A/N: Thank you for reading. This chapter is much longer, so I hope you enjoy it. Don't forget to review, please!

The Guests

"Miss." Gwen bowed a little as she entered the room, though she hardly felt the need.

It was an odd situation for the servants: Miss Vandavere was not a lady, but she was rich. She was used to being waited on, but seemed to able to do for herself just as well. She did occasionally require help of course, running baths that she took often, doing her hair, having her clothes prepared, but she kept almost entirely to herself otherwise. Her bell rang three or four times a day at regular intervals. She paid so little attention to ceremony that she was somewhat awkward and at times a tad uncouth. She probably would not notice whether Gwen bowed or not. It was strange.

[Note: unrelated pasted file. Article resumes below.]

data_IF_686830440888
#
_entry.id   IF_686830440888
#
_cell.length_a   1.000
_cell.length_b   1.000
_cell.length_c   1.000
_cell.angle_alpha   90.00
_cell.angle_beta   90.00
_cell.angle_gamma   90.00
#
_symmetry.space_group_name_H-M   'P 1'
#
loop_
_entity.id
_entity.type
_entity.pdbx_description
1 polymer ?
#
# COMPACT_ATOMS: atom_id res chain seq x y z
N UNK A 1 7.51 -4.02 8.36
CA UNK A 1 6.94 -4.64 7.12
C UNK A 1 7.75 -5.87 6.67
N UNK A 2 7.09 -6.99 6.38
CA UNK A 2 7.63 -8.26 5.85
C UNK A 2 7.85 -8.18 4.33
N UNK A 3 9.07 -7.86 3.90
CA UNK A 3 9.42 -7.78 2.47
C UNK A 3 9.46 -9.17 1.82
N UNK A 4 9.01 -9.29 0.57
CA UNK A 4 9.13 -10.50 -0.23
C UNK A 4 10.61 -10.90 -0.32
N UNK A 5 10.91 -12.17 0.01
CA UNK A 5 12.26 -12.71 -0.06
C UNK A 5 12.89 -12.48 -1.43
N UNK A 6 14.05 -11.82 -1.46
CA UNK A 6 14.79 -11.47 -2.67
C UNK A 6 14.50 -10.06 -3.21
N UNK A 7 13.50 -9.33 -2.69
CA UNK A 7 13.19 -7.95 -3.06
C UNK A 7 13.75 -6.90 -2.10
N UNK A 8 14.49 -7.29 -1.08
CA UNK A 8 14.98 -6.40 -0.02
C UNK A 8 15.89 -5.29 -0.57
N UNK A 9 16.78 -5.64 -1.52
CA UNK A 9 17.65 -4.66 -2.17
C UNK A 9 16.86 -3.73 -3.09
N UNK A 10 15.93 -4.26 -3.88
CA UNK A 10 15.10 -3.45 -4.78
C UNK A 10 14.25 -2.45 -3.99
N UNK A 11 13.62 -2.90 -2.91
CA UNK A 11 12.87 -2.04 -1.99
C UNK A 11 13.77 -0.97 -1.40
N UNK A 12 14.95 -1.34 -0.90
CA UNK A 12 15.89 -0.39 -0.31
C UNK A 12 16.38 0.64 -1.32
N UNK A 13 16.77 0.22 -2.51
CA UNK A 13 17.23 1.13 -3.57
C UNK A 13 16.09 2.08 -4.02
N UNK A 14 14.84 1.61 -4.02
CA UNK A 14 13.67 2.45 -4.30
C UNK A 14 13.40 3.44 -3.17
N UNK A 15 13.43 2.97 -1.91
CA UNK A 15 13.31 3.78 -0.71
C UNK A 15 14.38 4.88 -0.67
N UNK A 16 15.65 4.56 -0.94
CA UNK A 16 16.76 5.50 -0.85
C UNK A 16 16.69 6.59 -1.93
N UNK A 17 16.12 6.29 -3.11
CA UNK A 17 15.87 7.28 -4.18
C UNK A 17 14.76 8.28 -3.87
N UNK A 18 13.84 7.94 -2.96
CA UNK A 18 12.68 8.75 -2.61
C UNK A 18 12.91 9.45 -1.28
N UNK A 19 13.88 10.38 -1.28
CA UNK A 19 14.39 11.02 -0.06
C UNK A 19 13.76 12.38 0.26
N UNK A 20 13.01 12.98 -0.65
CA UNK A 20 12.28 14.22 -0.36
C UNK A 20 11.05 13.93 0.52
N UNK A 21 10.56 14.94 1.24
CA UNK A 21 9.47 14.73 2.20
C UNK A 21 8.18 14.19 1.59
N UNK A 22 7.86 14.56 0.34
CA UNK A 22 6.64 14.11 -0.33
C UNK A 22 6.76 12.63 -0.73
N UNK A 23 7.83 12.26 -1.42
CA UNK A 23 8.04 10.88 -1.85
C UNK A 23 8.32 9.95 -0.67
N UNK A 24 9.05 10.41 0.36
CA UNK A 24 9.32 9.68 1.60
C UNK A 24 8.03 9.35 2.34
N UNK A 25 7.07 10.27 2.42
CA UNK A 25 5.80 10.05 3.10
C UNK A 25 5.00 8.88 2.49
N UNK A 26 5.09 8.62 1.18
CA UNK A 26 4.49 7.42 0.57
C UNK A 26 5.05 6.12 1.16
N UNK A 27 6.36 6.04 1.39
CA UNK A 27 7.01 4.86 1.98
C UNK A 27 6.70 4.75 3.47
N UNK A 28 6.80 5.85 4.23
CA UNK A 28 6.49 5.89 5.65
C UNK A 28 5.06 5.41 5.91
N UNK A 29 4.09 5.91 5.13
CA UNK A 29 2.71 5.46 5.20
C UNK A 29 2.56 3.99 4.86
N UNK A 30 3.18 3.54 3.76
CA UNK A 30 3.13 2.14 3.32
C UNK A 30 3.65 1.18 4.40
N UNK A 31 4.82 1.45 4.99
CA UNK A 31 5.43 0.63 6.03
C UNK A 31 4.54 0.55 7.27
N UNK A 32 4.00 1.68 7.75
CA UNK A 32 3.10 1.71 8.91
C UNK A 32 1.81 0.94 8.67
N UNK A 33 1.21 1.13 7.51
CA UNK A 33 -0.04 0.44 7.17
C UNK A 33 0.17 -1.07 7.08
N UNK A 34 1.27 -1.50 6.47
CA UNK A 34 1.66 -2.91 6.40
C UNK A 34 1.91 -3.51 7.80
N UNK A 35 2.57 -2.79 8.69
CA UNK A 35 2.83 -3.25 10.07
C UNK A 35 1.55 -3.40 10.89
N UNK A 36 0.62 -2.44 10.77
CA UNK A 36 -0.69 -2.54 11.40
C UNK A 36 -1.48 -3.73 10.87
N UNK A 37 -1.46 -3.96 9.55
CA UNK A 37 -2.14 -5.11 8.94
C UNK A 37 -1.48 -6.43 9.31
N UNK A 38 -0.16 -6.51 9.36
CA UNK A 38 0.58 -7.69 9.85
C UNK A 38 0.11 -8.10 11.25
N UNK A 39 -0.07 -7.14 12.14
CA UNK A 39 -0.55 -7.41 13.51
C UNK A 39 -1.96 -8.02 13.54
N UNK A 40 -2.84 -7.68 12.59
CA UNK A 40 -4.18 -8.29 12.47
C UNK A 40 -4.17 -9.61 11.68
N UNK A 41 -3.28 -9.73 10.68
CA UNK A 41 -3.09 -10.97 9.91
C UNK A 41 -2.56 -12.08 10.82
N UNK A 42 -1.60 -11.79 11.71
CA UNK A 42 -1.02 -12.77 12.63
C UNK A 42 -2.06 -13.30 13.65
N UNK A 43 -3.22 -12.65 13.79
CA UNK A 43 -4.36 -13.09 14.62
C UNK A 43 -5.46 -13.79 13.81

"I'll have to get you ready myself tonight." Gwen said, not expecting an answer. The red head walked to the dresser where the American sat, and began combing her hair, pulling the fine strands into a French braid, one of the only things she could do properly. It was difficult to make Miss Abigail's hair stay without hurting her, the locks were so fine and so soft they slipped apart. Miss Vandavere released a sidepiece, twisting it and then fastening it behind her ear with a rather ornate green and purple dragonfly pin. Another strand at the fringe and nape of the neck she let loose, curling it as Gwen fastened the braid.

"Thank you." Miss Abigail said when it was finished. Gwen's arms were tired with the effort.